Remember the story Today Tonight did about the kid’s passbook account in all the major banks, as well as a few building societies. They put fifty odd dollars into it, and left it. No transactions at all for a year. All the banks, without a miss, took the bloody lot, and only two out of the building societies had left any money in the account. Neither party have come to grips with the idea, of just what an election winner this could be, but both are gutless when it comes down to it. For both sides, too much of their campaign finances/donations come from big business, including probably banks, to risk it all by doing the right thing.

  2. Ray Dixon says:

    If they abolish exit fees the banks will simply increase entry fees (or in some other area) to compensate. Which means borrowers who chop & change mortgages will be no better off.

    I don’t think you can regulate over profit margins but you can certainly regulate over the obscene remuneration packages that CEOs pay to themselves and other executives. I’ve got no doubt at all that the recent CBA rise was directly linked to the desire of Sir Ralph to keep his own wage up in the stratosphere.

  3. Leon Bertrand says:

    Curbing exec salaries will only have the effect of driving board talent to other countries. We would all be worse off as a result.

  4. Ray Dixon says:

    How would we be worse off, Leon? What “board talent” do you think we need in Australia, people like Sol Trujillo or Sir Ralph Norris? Give me a break – I would do the CEO’s job for $1million per year or maybe even less. And believe it or not I reckon I’d do just as good a job. You see, I’m not a greedy, selfish pig.

  5. Sax says:

    I agree with Ray for a change here Leon. If the strict regulations, governing the banking industry were still in place, then there would be no need for the massive salary packages to enlist high flyers to rip us off ?

    Eventually, (at least in hope ?), one of the big banks will sit down, scratch their heads (or whatever is close), and realise a simple marketing strategy. A lot of little profits are far better than no big ones.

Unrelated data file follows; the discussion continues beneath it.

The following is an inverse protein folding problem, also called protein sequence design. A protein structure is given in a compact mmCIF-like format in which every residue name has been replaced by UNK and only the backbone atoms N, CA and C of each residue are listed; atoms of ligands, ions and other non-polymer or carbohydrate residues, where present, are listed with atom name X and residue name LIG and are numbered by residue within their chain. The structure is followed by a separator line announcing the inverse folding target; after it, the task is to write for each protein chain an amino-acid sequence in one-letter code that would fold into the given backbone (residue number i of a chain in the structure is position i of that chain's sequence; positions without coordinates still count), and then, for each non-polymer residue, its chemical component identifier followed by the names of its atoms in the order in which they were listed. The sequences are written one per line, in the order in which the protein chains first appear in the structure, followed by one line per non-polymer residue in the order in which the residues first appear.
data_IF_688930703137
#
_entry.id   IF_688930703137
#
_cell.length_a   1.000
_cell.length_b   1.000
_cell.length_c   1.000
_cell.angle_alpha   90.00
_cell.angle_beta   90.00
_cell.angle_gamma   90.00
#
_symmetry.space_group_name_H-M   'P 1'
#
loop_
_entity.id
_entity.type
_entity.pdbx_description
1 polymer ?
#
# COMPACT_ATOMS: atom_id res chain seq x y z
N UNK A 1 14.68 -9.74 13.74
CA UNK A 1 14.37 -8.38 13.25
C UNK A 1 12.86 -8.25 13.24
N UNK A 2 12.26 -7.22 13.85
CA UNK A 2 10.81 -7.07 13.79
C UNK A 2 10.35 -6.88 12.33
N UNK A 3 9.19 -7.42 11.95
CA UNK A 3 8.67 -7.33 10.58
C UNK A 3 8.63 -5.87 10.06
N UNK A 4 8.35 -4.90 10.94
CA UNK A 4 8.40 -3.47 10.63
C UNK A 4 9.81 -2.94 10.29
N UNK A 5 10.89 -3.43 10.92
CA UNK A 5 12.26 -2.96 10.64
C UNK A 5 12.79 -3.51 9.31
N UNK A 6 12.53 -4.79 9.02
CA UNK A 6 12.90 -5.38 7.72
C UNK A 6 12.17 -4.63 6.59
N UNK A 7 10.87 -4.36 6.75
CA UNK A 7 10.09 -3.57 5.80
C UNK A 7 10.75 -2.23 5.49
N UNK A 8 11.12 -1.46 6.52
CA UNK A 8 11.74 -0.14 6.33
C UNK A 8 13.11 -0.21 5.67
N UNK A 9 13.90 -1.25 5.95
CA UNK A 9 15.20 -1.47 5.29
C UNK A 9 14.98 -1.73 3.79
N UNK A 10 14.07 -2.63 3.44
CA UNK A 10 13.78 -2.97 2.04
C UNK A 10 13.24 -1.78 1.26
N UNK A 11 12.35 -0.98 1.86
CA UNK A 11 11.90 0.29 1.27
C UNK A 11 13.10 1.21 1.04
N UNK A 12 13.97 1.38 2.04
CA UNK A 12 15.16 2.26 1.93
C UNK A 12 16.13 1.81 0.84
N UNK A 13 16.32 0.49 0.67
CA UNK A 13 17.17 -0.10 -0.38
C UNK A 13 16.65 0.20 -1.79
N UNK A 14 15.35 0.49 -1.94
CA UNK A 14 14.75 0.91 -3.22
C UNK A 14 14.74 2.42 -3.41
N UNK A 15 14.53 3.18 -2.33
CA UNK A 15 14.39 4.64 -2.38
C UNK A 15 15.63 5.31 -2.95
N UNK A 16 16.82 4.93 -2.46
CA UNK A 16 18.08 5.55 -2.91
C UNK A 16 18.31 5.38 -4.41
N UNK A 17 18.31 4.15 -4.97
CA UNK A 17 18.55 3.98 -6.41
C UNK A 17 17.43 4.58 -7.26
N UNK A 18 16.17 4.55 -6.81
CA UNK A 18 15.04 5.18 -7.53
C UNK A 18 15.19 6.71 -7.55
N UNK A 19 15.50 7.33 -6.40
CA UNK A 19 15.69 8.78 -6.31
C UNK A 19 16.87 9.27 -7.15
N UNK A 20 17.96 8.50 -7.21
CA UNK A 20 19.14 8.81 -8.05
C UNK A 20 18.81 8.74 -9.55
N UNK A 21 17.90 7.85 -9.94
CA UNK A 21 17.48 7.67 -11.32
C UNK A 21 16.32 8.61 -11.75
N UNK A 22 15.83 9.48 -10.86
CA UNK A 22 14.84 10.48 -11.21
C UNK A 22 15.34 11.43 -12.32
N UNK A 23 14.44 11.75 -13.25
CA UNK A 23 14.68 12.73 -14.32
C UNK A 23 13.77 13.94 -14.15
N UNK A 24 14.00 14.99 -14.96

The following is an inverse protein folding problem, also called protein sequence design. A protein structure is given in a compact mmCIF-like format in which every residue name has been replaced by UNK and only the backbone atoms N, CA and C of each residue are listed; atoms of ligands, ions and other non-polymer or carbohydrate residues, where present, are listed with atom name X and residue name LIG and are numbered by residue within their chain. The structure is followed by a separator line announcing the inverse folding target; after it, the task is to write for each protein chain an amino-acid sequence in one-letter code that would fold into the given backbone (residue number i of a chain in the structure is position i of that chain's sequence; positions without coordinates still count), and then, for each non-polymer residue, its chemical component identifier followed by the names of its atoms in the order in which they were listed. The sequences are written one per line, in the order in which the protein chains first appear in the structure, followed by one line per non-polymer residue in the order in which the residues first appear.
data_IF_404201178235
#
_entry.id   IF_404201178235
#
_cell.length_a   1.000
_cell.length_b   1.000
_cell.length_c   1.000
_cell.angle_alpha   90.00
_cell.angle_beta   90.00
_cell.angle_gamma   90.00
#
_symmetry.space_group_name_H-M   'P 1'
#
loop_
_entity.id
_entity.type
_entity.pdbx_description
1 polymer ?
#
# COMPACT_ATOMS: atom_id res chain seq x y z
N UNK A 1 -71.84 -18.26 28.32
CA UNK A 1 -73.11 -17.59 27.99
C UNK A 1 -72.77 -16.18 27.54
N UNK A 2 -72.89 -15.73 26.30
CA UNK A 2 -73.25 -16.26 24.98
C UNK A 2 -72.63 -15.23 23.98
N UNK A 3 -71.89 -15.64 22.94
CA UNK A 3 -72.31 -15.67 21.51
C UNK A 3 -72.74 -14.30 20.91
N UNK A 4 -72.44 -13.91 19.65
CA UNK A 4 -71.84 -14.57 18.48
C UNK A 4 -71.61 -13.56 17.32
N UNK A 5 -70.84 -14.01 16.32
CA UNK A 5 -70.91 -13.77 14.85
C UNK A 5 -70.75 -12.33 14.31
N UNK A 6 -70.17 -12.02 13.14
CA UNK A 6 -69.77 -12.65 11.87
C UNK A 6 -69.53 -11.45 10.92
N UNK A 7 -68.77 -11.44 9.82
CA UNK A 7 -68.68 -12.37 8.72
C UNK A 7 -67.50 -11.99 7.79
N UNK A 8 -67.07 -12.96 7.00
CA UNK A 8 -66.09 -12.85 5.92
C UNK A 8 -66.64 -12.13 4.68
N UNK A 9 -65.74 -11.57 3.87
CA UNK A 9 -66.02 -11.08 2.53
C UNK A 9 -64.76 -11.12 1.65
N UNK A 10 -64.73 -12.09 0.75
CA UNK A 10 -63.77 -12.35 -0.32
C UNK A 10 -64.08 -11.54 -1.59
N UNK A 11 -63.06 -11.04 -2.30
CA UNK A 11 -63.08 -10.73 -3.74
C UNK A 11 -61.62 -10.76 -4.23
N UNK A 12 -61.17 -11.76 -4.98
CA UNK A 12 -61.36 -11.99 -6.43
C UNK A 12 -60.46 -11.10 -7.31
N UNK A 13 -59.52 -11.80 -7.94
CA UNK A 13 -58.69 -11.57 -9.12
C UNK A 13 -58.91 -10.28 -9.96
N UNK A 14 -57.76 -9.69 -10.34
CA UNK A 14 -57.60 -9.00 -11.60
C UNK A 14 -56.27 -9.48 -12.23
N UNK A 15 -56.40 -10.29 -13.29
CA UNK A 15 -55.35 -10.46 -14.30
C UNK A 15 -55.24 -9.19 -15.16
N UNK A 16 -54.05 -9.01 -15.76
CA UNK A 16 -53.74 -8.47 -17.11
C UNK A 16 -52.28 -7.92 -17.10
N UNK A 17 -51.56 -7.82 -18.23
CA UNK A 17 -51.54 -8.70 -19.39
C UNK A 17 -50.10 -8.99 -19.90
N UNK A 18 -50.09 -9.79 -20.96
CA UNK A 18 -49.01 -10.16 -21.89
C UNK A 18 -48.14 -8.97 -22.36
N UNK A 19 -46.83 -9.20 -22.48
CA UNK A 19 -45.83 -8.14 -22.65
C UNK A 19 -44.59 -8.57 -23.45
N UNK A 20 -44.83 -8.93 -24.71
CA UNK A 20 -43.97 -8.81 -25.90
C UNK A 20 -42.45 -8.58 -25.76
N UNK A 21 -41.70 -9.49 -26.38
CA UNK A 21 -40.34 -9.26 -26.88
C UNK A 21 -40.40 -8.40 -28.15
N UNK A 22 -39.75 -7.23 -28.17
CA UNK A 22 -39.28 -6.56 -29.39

They have for years now, in that relentless search for shareholder profits, forgotten their social roles within our society. The first thing taught to me many years ago, going out into business, was to go and introduce myself to my local bank manager, and make him my bestest friend ? Hmm, couldn’t tell you who my local manager is now, don’t even know if I have one anymore ? In that relentless search for profit maximisation, the industry has forgotten that it needs us ? The first of the biggies, that begins to remember that, and return to that ideology, would dominate the market place very quickly.

    They won’t do it though, and they are blaming their own shareholders for the situation. The excuses ? Ah, the shareholders need dividends, they want to see profits, they want to see share growth. My reply, BULLSH*T !

    Good corporate citizens, in other words, our trade icons in Australia, haven’t succeeded by gouging their customers at every opportunity.
    They have succeeded by providing world class products, and second to none service. Hell, the banks want to even charge a buck, for every over the counter withdrawal these days ?

    What other industry would survive five minutes in our market place other than the banks, if they wanted to charge their customer, as they walk in through the door ? It is time the respective political parties in this country, and yes both Liberal and Labor are equally responsible here, stopped mollycoddling our banks, stopped protecting them, and let them stand on their own feet. Apply the same regulations that every other business in Australia suffers when unconscionable conduct occurs.

  6. Leon Bertrand says:

    Ray,

    I have to disagree with you when you suggest that you could do as good a job as the current execs. Neither could I by the way.

    Sax,

    In the days of regulated interest rates only those who were mates with the bank manager could get a loan. That seems hardly fair as a basis of determining who should be accepted for a loan.

    And like it or not, there are costs associated with coming into branches for deposits and withdrawals. It’s simply not reasonable to expect banks to bear those costs. If you don’t like it I suggest you do internet banking, where the fees are much lower.

  7. Ray Dixon says:

    How do you know that, Leon? To start with I wouldn’t have got the bank into the USA Sub-Prime market where they lost $billions. I know enough about real estate finance (I worked in it for years and ran my own brokerage) to know that was a market to stay out of. So I would start with a pretty good record over the current crop of dimwits.